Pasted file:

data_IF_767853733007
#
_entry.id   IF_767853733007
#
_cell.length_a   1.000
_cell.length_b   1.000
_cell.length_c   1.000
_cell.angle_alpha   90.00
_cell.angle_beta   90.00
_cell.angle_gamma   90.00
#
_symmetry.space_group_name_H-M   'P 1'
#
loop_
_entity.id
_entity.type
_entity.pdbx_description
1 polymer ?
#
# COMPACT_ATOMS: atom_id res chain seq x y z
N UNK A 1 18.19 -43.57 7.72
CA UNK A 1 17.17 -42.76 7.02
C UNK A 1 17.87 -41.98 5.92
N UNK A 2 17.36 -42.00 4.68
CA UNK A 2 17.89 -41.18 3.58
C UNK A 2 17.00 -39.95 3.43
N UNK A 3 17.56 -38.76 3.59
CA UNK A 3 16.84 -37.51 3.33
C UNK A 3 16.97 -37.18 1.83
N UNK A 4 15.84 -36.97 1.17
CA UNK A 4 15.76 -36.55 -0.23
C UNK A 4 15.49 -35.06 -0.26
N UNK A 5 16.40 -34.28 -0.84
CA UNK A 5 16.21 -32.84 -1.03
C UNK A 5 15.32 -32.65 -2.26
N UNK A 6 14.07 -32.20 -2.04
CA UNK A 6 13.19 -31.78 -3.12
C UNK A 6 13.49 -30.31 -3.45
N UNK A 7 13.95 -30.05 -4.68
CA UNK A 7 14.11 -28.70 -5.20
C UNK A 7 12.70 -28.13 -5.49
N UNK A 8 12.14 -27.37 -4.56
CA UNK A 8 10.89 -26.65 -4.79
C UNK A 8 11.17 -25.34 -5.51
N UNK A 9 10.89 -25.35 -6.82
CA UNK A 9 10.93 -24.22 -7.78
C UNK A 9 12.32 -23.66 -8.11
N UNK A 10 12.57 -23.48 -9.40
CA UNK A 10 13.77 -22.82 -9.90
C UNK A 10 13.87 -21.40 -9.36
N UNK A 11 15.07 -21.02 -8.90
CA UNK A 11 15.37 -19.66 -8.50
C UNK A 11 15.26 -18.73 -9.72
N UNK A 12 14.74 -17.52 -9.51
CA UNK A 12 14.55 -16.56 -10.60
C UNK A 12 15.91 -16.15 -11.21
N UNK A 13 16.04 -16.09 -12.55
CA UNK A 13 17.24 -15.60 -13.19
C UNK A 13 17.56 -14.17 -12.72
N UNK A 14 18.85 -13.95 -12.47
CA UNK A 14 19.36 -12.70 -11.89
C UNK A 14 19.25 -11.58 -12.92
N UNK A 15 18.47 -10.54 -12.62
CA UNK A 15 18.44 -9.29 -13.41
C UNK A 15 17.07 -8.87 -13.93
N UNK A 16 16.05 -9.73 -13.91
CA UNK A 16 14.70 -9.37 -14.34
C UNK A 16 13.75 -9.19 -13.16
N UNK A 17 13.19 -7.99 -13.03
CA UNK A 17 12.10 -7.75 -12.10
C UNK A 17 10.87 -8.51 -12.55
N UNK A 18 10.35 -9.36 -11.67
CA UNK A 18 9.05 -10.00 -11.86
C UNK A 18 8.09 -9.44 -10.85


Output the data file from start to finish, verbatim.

data_IF_767853733007
#
_entry.id   IF_767853733007
#
_cell.length_a   1.000
_cell.length_b   1.000
_cell.length_c   1.000
_cell.angle_alpha   90.00
_cell.angle_beta   90.00
_cell.angle_gamma   90.00
#
_symmetry.space_group_name_H-M   'P 1'
#
loop_
_entity.id
_entity.type
_entity.pdbx_description
1 polymer ?
#
# COMPACT_ATOMS: atom_id res chain seq x y z
N UNK A 1 18.19 -43.57 7.72
CA UNK A 1 17.17 -42.76 7.02
C UNK A 1 17.87 -41.98 5.92
N UNK A 2 17.36 -42.00 4.68
CA UNK A 2 17.89 -41.18 3.58
C UNK A 2 17.00 -39.95 3.43
N UNK A 3 17.56 -38.76 3.59
CA UNK A 3 16.84 -37.51 3.33
C UNK A 3 16.97 -37.18 1.83
N UNK A 4 15.84 -36.97 1.17
CA UNK A 4 15.76 -36.55 -0.23
C UNK A 4 15.49 -35.06 -0.26
N UNK A 5 16.40 -34.28 -0.84
CA UNK A 5 16.21 -32.84 -1.03
C UNK A 5 15.32 -32.65 -2.26
N UNK A 6 14.07 -32.20 -2.04
CA UNK A 6 13.19 -31.78 -3.12
C UNK A 6 13.49 -30.31 -3.45
N UNK A 7 13.95 -30.05 -4.68
CA UNK A 7 14.11 -28.70 -5.20
C UNK A 7 12.70 -28.13 -5.49
N UNK A 8 12.14 -27.37 -4.56
CA UNK A 8 10.89 -26.65 -4.79
C UNK A 8 11.17 -25.34 -5.51
N UNK A 9 10.89 -25.35 -6.82
CA UNK A 9 10.93 -24.22 -7.78
C UNK A 9 12.32 -23.66 -8.11
N UNK A 10 12.57 -23.48 -9.40
CA UNK A 10 13.77 -22.82 -9.90
C UNK A 10 13.87 -21.40 -9.36
N UNK A 11 15.07 -21.02 -8.90
CA UNK A 11 15.37 -19.66 -8.50
C UNK A 11 15.26 -18.73 -9.72
N UNK A 12 14.74 -17.52 -9.51
CA UNK A 12 14.55 -16.56 -10.60
C UNK A 12 15.91 -16.15 -11.21
N UNK A 13 16.04 -16.09 -12.55
CA UNK A 13 17.24 -15.60 -13.19
C UNK A 13 17.56 -14.17 -12.72
N UNK A 14 18.85 -13.95 -12.47
CA UNK A 14 19.36 -12.70 -11.89
C UNK A 14 19.25 -11.58 -12.92
N UNK A 15 18.47 -10.54 -12.62
CA UNK A 15 18.44 -9.29 -13.41
C UNK A 15 17.07 -8.87 -13.93
N UNK A 16 16.05 -9.73 -13.91
CA UNK A 16 14.70 -9.37 -14.34
C UNK A 16 13.75 -9.19 -13.16
N UNK A 17 13.19 -7.99 -13.03
CA UNK A 17 12.10 -7.75 -12.10
C UNK A 17 10.87 -8.51 -12.55
N UNK A 18 10.35 -9.36 -11.67
CA UNK A 18 9.05 -10.00 -11.86
C UNK A 18 8.09 -9.44 -10.85